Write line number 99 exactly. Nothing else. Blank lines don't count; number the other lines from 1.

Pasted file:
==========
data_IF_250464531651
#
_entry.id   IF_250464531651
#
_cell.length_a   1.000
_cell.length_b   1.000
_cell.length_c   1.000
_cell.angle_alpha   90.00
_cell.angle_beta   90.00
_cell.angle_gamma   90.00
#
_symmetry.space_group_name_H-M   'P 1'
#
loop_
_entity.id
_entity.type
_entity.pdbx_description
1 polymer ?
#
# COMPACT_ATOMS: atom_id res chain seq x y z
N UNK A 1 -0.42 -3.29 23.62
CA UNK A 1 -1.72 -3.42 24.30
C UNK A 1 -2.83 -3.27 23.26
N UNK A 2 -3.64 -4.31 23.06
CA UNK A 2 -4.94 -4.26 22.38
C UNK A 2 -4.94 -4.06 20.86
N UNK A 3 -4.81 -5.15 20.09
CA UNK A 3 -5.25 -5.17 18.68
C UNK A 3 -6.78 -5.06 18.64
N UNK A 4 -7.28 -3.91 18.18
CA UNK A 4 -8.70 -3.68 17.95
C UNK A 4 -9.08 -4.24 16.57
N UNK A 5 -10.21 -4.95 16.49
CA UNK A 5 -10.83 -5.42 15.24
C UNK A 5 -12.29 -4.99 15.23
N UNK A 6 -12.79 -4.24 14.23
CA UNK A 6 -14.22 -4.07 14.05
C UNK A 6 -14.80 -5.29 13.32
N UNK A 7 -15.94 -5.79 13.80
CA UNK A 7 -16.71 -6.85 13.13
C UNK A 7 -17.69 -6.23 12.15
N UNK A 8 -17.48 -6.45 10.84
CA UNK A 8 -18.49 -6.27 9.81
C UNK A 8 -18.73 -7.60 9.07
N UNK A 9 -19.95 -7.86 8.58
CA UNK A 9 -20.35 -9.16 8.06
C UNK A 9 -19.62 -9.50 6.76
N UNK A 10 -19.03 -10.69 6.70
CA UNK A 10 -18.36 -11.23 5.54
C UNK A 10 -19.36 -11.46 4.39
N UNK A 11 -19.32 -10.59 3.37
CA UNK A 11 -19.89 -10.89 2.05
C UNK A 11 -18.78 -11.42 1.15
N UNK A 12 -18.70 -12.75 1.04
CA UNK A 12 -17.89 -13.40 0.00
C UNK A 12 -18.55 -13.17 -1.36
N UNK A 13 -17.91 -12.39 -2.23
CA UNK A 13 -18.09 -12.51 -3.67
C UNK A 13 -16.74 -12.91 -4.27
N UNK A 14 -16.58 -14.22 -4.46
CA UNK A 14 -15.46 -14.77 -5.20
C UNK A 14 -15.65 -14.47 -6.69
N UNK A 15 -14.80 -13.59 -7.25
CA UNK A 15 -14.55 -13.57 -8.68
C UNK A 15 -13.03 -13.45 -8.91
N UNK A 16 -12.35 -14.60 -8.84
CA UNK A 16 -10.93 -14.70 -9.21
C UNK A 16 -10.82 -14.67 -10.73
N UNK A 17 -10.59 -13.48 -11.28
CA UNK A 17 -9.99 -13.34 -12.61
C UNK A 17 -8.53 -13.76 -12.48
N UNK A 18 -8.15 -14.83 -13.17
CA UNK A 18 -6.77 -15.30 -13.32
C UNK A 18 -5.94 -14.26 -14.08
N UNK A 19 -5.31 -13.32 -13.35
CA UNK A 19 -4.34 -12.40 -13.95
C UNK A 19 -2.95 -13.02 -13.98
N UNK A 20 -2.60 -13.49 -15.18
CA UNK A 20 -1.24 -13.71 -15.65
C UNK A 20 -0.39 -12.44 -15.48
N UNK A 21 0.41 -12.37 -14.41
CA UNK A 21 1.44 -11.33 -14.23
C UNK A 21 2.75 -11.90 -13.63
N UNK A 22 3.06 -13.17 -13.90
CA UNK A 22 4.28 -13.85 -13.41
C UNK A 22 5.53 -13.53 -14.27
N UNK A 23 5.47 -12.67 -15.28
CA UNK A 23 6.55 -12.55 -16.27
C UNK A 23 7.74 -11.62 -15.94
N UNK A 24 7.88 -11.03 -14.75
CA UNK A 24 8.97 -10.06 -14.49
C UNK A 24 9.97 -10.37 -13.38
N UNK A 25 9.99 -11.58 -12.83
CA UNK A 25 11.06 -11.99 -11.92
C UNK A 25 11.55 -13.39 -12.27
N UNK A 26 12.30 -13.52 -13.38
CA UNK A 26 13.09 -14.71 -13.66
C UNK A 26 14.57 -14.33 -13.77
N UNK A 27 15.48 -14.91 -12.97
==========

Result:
N UNK A 27 15.48 -14.91 -12.97